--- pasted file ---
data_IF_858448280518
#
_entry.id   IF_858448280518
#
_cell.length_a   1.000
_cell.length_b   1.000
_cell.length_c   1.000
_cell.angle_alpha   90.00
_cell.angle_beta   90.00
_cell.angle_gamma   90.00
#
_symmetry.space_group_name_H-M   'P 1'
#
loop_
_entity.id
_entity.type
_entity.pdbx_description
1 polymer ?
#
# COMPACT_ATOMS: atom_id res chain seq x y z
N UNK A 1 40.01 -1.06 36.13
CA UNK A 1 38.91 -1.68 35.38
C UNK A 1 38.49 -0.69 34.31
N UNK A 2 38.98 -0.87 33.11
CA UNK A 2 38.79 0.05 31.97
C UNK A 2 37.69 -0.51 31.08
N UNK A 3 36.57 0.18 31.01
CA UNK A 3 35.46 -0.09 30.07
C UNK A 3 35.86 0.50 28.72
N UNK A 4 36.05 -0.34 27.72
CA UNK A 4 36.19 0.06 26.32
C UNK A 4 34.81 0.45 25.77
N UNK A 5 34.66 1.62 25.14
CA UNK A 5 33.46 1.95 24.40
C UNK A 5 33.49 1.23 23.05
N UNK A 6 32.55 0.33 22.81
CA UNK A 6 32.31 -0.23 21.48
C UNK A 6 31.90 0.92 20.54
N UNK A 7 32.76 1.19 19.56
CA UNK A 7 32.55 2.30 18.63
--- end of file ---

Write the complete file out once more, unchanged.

data_IF_858448280518
#
_entry.id   IF_858448280518
#
_cell.length_a   1.000
_cell.length_b   1.000
_cell.length_c   1.000
_cell.angle_alpha   90.00
_cell.angle_beta   90.00
_cell.angle_gamma   90.00
#
_symmetry.space_group_name_H-M   'P 1'
#
loop_
_entity.id
_entity.type
_entity.pdbx_description
1 polymer ?
#
# COMPACT_ATOMS: atom_id res chain seq x y z
N UNK A 1 40.01 -1.06 36.13
CA UNK A 1 38.91 -1.68 35.38
C UNK A 1 38.49 -0.69 34.31
N UNK A 2 38.98 -0.87 33.11
CA UNK A 2 38.79 0.05 31.97
C UNK A 2 37.69 -0.51 31.08
N UNK A 3 36.57 0.18 31.01
CA UNK A 3 35.46 -0.09 30.07
C UNK A 3 35.86 0.50 28.72
N UNK A 4 36.05 -0.34 27.72
CA UNK A 4 36.19 0.06 26.32
C UNK A 4 34.81 0.45 25.77
N UNK A 5 34.66 1.62 25.14
CA UNK A 5 33.46 1.95 24.40
C UNK A 5 33.49 1.23 23.05
N UNK A 6 32.55 0.33 22.81
CA UNK A 6 32.31 -0.23 21.48
C UNK A 6 31.90 0.92 20.54
N UNK A 7 32.76 1.19 19.56
CA UNK A 7 32.55 2.30 18.63